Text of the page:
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How the Intersections of Race, Class, & Gender/Sexuality, Etc Contributed to More Complex Forms of Oppression/Subordination

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Intersectionality is a framework for conceptualizing a person, group of people, or social problem as affected by a number of discriminations and disadvantages. It takes into account people’s overlapping identities and experiences in order to understand the complexity of prejudices they face

In other words, intersectional theory asserts that people are often disadvantaged by multiple sources of oppression: their race, class, gender identity, sexual orientation, religion, and other identity markers. Intersectionality recognizes that identity markers .

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Sizeable health inequalities by race, gender and class have been recorded in Canada. Consistent with traditional sociological understandings of social inequality, these axes of inequality have for the most part been considered individually, with researchers only considering potential interconnectedness when investigating whether class mediates associations between race and health or gender and health. Whether class influences health differently for visible minority Canadians and White Canadians or race influences health differently for men and women, for example, has not yet been investigated. When statistical interactions such as these have received analytical attention - for example, whether class influences health differently for Canadian men and women [3] - they have not been adequately theorized. Intersectionality theory, an influential theoretical tradition inspired by the feminist and antiracist traditions, demands that inequalities by race, gender, and class (and sexuality as well) be considered in tandem rather than distinctly. This is because these fundamental axes of inequality in contemporary societies are considered to be intrinsically entwined; they mutually constitute and reinforce one another and as such cannot be disentangled from one another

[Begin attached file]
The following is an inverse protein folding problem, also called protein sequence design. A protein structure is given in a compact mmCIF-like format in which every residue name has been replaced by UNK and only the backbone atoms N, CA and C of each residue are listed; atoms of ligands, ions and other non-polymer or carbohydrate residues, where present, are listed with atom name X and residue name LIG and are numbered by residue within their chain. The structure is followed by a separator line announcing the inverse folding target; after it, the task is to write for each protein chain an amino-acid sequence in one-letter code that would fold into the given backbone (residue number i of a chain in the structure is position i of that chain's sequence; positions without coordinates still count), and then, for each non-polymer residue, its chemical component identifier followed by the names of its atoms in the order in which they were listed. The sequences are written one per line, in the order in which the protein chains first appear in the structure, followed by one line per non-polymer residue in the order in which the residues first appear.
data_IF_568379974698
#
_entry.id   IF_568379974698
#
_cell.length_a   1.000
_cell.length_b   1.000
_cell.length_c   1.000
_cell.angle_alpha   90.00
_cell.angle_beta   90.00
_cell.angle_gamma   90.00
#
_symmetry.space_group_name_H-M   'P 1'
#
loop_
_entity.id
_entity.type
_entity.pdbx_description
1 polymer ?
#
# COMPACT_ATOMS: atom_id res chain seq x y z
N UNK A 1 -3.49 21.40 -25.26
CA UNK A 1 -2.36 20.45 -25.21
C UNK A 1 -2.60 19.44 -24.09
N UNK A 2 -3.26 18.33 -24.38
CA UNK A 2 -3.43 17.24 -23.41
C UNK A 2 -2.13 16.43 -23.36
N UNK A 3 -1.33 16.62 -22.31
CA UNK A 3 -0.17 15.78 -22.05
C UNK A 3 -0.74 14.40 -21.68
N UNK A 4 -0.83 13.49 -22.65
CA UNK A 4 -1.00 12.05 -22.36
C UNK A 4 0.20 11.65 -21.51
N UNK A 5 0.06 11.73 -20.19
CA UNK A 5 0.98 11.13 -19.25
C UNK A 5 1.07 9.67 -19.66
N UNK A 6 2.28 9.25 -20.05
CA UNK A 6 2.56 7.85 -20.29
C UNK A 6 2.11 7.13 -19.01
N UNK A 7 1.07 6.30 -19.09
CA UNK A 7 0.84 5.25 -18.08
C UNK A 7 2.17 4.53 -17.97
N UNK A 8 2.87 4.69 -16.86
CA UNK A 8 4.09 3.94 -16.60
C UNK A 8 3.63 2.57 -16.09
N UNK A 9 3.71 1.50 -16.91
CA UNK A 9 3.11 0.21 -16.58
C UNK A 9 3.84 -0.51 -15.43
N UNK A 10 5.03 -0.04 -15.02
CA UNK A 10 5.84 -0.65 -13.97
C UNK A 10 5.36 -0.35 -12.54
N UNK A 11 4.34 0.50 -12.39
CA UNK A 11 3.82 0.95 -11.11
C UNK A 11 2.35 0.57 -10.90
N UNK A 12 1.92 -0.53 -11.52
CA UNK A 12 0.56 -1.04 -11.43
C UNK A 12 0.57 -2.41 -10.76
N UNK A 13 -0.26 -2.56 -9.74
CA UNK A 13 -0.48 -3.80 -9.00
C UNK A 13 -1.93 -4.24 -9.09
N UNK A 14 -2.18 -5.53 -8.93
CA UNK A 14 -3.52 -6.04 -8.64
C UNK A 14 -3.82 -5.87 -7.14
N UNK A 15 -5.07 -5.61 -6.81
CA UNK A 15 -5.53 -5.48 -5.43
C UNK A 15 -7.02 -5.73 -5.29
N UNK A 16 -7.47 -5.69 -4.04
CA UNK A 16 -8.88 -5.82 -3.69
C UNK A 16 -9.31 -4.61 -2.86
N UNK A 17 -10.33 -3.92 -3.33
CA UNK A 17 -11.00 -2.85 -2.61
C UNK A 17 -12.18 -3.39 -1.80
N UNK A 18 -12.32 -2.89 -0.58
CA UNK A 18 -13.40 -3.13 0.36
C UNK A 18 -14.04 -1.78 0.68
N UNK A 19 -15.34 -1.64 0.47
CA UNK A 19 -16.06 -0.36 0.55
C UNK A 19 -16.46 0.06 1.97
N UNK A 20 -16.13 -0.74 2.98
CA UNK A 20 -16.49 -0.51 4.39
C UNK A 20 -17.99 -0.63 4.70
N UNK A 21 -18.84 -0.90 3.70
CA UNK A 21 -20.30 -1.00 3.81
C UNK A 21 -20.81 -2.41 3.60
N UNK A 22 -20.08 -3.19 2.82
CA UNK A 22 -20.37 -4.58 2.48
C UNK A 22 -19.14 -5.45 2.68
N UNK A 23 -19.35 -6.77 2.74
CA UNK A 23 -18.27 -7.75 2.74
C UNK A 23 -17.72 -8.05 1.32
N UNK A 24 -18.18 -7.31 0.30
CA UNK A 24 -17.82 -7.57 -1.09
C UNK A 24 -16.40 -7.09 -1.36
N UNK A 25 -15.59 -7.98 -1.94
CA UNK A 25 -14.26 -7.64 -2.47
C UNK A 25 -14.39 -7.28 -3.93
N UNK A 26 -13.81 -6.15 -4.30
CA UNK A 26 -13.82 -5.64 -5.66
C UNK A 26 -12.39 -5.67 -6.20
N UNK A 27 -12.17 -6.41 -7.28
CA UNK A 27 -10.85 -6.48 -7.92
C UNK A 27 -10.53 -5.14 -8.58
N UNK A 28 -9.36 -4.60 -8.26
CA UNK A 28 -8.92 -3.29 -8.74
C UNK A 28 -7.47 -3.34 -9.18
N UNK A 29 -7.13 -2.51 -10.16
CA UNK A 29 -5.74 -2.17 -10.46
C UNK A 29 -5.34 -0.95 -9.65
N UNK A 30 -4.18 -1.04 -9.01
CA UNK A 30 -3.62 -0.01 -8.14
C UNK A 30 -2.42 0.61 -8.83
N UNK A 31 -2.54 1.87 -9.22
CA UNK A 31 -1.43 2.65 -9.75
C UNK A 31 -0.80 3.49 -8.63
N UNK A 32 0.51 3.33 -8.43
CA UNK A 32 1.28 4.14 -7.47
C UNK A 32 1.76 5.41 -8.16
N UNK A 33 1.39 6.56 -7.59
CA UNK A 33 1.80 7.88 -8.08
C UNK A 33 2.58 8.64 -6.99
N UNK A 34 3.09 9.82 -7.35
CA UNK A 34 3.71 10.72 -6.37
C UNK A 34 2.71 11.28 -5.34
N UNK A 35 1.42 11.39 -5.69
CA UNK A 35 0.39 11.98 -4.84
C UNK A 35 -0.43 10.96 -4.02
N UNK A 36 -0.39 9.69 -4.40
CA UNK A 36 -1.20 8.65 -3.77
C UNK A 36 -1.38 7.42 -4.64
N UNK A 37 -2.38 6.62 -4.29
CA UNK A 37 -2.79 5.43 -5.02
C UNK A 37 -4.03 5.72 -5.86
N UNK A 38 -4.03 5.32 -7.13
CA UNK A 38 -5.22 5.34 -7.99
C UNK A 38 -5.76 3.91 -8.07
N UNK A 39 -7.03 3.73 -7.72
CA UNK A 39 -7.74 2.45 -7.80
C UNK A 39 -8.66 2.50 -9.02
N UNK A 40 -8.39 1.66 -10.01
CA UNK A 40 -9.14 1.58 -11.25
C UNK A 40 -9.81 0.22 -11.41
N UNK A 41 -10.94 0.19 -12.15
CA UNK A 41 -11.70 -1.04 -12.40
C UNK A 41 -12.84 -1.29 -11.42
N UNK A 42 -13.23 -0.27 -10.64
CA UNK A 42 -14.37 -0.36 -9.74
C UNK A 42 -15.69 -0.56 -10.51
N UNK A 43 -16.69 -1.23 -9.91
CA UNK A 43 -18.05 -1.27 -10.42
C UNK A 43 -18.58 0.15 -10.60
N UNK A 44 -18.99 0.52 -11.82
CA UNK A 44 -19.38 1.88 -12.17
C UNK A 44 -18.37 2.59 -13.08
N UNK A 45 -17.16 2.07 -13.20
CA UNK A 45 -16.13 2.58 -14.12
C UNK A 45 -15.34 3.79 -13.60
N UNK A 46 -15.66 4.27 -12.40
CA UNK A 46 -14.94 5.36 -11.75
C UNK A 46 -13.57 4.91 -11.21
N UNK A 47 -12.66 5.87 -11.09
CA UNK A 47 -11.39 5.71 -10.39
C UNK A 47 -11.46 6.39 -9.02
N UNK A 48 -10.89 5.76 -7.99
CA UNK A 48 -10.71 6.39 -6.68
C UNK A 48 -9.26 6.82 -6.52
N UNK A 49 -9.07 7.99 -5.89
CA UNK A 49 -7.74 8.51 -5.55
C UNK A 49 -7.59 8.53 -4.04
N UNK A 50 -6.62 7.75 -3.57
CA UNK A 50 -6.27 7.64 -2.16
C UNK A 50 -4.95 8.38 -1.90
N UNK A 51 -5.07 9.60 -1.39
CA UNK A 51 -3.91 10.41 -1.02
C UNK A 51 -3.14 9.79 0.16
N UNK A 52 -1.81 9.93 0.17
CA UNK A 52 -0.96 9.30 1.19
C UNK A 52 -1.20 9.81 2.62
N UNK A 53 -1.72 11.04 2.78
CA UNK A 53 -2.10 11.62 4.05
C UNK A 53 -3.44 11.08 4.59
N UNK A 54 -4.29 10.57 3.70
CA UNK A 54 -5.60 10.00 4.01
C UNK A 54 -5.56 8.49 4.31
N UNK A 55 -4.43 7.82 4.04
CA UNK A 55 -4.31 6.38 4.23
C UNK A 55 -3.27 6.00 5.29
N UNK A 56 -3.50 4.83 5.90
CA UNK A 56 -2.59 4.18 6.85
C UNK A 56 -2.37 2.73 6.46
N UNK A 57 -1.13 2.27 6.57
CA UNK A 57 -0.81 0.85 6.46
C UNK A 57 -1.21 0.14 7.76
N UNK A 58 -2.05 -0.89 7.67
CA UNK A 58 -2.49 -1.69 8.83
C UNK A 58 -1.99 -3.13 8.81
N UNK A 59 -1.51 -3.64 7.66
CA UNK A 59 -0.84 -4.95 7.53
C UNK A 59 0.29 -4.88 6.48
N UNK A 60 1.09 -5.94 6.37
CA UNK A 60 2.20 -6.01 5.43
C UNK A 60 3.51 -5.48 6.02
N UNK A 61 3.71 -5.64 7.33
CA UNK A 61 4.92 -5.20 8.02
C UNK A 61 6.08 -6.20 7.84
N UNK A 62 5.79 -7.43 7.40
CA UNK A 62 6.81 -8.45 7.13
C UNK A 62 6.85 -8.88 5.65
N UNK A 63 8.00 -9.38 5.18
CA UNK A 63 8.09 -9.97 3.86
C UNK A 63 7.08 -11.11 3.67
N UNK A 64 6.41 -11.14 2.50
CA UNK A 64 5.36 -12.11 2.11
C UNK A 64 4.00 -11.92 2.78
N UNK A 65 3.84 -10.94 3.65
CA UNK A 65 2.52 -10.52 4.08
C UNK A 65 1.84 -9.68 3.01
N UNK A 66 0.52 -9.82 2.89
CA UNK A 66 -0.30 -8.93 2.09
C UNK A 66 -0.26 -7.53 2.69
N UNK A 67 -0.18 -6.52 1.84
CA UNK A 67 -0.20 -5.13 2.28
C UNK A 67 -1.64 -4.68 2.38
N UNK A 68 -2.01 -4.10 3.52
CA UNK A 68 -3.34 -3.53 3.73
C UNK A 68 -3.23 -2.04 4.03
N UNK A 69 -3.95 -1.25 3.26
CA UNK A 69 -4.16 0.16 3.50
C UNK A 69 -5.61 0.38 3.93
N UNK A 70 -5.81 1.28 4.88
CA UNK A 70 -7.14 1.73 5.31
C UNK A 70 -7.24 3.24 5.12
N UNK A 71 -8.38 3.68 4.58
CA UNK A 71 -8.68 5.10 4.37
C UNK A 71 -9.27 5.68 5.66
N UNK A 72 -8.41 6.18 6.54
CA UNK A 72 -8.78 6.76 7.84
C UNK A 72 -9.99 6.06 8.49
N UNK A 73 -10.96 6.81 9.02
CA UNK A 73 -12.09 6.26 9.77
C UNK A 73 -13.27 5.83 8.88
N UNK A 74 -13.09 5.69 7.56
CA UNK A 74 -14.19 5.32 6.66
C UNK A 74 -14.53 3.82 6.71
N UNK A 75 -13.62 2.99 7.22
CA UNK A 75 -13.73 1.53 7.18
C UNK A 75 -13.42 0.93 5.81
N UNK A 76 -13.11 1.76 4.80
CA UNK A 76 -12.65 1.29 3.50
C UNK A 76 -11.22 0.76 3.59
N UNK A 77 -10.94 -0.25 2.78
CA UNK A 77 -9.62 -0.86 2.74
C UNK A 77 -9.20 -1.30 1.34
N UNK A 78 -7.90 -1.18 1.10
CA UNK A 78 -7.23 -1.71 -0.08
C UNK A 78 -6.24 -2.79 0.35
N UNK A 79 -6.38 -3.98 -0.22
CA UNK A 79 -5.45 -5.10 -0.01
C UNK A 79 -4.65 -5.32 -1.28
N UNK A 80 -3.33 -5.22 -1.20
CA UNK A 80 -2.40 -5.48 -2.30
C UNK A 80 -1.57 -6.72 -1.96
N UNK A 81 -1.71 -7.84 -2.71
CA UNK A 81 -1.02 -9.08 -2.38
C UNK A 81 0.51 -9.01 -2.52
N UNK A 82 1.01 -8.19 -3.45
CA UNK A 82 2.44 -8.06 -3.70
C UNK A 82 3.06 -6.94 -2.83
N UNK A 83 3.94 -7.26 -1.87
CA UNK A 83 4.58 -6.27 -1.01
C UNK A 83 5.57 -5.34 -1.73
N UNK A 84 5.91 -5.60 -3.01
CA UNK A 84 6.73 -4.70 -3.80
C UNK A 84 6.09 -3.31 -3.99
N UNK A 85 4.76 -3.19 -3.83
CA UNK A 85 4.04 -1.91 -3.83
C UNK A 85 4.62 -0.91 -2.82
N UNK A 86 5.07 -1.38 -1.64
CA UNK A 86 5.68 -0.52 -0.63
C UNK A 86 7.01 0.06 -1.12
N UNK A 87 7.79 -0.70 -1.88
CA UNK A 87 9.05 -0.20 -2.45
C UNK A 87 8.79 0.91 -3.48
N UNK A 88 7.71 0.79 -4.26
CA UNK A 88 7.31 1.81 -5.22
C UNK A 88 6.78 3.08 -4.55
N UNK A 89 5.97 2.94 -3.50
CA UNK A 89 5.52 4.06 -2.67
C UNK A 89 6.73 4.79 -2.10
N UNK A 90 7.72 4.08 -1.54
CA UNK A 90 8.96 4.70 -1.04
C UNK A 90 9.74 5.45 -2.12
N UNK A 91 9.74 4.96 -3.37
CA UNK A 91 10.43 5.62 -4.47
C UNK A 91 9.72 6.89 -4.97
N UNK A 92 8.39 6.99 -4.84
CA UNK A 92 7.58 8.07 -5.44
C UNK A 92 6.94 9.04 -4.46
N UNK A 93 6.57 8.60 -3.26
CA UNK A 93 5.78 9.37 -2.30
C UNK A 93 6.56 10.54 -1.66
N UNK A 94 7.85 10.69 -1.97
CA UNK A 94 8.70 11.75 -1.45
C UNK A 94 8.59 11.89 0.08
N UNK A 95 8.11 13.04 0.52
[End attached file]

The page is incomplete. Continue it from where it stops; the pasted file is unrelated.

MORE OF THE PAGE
Intersectionality theory presents a new way of understanding social inequalities that possesses potential to uncover and explicate previously unknown health inequalities. This paper describes the results of an original empirical investigation of the degree to which the self-rated health of Canadians varies by race, gender, class, and/or sexual orientation in ways that are consistent with predictions of intersectionality theory. The remainder of this background section describes some of the central principles of this theoretical tradition followed by a description of the analytical strategy used to apply these principles in an empirical investigation of inequalities in self-rated health in Canada.

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According to McCarthy and Apple (1988), understanding the dynamics of race, class, and gender is essential to understanding schools and other institutions. For these reasons, Mangione chose the theory of nonsynchrony as it," . .. provides for a complex theory that attempts to deal with issues of class, race, and gender simultaneously, while at the same time seeing the issues of class, race, and gender as unique and posing different needs for different individuals at different times". For Mangione, the notion fnonsynchrony allowed for a comprehensive conceptualization of the issues ofrace, class, and gender as they applied to the differing needs and educational experiences of the individuals within the study. In conjunction with the nonsynchrony, Mangione incorporated notions of intersectionality derived primarily from Black feminist theorists. Drawing from the work focused on ideas of self-definition, self - valuation, and Afro-American women's culture as they related to each woman's educational experiences

These emergent themes were especially important and unique to these women who had suffered racial inequalities in a predominately White society, as well as gender inequalities in a male dominated society (Mantsios, G., 2000).

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Finally, this stereotype is typically applied to Asian groups in Canada, and it can result in unrealistic expectations, putting a stigma on members of this group that do not meet the expectations. Stereotyping all Asians as smart, industrious, and capable can also lead to a lack of much-needed government assistance and to educational and professional discrimination

Some critics speak of a “bamboo ceiling” when it comes to Asians reaching the highest echelons of corporate success. It has been difficult for Asian Canadians to overcome the stereotypes that they are passive, lack communication skills, are “techies,” or not “real” Canadians.

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Mantsios, G. (2000). Media magic: Making class invisible. In T. E. Ore (Ed.), The social construction of difference and inequality: Race, class, gender, and sexuality (71-79). London: Mayfield Publishing Company.

May, M. M., & Ferri, B. A. (2005). Fixated on ability" Questioning ableist metaphors in feminist theories of resistance. Prose Studies, 27(1&2), 120-140.

McCarthy, C. (1993). Beyond the poverty of theory in race relations: Nonsynchrony and social difference in education. In L. Weis & M. Fine (Eds.), Beyond silenced voices: Class, race, and gender in United States schools (pp. 325-346). New York: State University of New York Press.

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